Girls were kept in a separate camp and raped, often by captive boys, as a way to show the latter the boons of becoming warriors for Allah (the deity that permits his slaves to enslave and rape “infidel” women). An escaped girl, Rachel, now 13 and pregnant by rape, told of how dozens of boys from her village tied up a kidnapped man and beheaded him. They told the younger children watching not to “have feelings about it.” “If you go there [Boko Haram training camps], you can see 12-year-olds talking about burning down a village,” said another escaped girl, adding “They have converted.”
A boy, now 10, served as babysitter for infants and toddlers kidnapped or conceived by rape: “The children, none older than 4, watched jihadist propaganda videos and rehearsed a game called ‘suicide bomber’ where they ripped open sacks of sand strapped to their torsos.”
These Nigerian children, some as young as 6, have been used to terrorize neighboring Cameroon, a Christian majority nation. During a jihadi raid, more than 100 screaming boys suddenly appeared—barefoot, unarmed, or swinging only machetes—and ran toward a military unit which gunned them down. As Col. Didier Badjeck explained, “It’s better to kill a boy than have 1,000 victims. It’s causing us problems with international organizations, but they’re not on the front lines. We are.”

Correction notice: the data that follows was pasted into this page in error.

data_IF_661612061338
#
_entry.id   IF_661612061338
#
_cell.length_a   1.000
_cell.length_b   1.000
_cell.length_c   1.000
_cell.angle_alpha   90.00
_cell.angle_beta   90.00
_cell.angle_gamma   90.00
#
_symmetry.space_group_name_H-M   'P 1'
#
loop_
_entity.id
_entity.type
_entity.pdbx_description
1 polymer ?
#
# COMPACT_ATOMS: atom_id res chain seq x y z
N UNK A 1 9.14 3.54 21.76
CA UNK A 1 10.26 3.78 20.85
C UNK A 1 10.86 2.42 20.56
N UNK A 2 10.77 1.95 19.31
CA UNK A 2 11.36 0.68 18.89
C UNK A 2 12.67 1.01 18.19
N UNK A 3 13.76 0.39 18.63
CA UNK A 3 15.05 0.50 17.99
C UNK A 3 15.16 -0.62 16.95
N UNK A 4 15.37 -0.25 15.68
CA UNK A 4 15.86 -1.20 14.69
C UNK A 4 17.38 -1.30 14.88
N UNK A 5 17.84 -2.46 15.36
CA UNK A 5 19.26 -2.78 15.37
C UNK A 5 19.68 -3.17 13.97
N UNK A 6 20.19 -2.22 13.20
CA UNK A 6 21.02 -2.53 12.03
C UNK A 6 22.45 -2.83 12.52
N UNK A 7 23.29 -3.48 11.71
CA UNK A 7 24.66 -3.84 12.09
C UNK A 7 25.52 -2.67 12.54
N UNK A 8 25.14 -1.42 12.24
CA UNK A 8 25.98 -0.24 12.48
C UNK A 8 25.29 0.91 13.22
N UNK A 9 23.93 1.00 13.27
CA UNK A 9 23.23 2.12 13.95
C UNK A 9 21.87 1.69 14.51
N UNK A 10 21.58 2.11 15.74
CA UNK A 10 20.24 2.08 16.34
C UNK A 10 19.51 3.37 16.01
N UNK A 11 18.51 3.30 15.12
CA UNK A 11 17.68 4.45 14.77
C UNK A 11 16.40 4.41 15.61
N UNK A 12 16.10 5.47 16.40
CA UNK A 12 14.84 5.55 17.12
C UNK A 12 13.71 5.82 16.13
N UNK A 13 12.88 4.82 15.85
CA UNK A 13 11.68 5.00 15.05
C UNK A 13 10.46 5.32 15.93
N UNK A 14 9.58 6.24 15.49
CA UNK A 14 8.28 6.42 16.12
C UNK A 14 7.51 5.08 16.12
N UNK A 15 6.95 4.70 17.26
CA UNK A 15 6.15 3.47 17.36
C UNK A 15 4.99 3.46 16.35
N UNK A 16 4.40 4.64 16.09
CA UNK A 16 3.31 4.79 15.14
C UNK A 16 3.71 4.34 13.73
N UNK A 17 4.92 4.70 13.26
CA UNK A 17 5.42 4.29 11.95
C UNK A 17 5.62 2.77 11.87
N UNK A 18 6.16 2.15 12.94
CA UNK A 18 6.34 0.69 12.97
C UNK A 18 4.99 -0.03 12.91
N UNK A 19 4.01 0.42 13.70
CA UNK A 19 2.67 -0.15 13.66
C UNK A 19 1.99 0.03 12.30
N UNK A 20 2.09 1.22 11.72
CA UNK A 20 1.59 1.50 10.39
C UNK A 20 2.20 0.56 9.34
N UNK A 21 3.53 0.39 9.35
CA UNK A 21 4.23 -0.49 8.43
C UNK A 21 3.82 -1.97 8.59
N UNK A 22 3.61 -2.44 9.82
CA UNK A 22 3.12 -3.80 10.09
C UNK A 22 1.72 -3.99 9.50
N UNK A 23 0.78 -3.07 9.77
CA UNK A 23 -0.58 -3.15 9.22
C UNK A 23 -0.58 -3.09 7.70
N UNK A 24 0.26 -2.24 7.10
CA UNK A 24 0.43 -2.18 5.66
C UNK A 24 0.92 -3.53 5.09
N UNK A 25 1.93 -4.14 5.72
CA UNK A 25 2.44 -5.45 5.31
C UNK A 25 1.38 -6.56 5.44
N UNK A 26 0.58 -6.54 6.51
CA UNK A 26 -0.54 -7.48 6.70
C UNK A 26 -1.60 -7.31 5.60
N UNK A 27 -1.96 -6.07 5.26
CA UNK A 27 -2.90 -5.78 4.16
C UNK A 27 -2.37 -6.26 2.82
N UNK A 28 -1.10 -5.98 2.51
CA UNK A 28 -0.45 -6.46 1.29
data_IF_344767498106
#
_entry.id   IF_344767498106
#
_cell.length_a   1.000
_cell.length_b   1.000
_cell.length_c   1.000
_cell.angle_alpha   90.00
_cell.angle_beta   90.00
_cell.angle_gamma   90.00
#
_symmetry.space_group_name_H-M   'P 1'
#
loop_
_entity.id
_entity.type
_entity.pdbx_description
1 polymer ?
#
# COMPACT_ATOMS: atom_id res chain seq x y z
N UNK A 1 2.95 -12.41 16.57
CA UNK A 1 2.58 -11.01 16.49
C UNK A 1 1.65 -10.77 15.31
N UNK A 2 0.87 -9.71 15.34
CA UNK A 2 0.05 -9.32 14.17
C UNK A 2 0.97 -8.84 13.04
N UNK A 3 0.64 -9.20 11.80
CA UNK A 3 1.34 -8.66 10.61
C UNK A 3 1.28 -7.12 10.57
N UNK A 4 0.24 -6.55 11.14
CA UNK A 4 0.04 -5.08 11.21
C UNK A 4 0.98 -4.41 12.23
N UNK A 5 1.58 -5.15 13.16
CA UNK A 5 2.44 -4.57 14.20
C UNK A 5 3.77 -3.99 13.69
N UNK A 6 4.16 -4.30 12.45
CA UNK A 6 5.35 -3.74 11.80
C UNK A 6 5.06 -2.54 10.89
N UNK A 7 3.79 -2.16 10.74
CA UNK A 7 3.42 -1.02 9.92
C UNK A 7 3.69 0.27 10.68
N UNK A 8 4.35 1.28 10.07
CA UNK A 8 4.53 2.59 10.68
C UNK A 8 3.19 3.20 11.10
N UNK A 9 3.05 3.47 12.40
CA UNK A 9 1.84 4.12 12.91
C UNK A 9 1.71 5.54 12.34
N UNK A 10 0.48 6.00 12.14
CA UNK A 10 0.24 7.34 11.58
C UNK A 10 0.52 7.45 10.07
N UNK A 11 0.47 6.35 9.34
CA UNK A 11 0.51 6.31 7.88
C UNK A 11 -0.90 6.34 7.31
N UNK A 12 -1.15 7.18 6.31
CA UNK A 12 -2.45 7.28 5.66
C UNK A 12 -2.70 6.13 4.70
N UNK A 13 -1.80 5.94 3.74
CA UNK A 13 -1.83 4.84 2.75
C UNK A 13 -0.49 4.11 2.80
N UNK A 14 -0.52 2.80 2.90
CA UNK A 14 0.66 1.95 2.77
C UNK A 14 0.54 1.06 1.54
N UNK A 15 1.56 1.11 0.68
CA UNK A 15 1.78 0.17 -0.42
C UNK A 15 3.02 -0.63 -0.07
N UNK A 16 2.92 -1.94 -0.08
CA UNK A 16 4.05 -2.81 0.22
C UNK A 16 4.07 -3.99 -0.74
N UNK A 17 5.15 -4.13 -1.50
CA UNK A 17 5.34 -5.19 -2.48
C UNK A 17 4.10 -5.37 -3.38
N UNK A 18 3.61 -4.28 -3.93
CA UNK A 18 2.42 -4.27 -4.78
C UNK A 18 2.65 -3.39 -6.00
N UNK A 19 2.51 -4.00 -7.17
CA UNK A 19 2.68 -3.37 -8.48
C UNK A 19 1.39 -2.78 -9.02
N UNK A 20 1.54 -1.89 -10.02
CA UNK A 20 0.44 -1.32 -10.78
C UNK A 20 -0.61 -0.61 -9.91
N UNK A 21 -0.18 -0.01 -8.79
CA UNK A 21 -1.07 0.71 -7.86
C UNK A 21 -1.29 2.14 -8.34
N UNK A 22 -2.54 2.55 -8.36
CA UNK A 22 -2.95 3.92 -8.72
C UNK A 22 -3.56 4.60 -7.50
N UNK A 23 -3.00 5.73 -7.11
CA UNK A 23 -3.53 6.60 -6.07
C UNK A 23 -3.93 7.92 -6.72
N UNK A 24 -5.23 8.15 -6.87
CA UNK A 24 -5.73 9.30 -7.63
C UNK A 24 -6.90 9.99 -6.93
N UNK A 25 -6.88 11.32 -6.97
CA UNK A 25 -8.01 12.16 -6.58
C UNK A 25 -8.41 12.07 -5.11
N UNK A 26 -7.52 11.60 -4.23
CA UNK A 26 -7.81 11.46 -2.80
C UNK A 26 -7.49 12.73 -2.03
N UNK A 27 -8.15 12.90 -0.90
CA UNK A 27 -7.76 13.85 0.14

Another report, published just days ago, tells of more experiences from abducted boys and girls, and how Boko Haram showed the former to “have fun” with the latter, including by “learning to subdue a struggling victim during sexual assault.” One escaped 16-year-old girl said, “I was raped almost on a daily basis by different men. When they became fed-up with me, they asked the little boy, who has often watched them do it, to take over.”
But it’s not just ISIS and Boko Haram who seize, enslave, beat and indoctrinate boys for jihad (and girls to “make it up” to the boys). This practice is also taking place in Yemen, Somalia and even “moderate” Mali. Indeed, a cursory Internet search reveals the extent of this phenomenon. In 2012, 300 Christian children were abducted and forcibly converted to Islam in Bangladesh. After convincing impoverished Christian families in Bangladesh to spend what little money they had to send their children to study at supposed “mission hostels,” Muslim conmen would “pocket the money” and “sell the children to Islamic schools elsewhere in the country ‘where imams force them to abjure Christianity.’” The children are then instructed in Islam and beaten. After being fully indoctrinated, the once Christian children are asked if they are “ready to give their lives for Islam,” presumably by becoming jihadi suicide-bombers.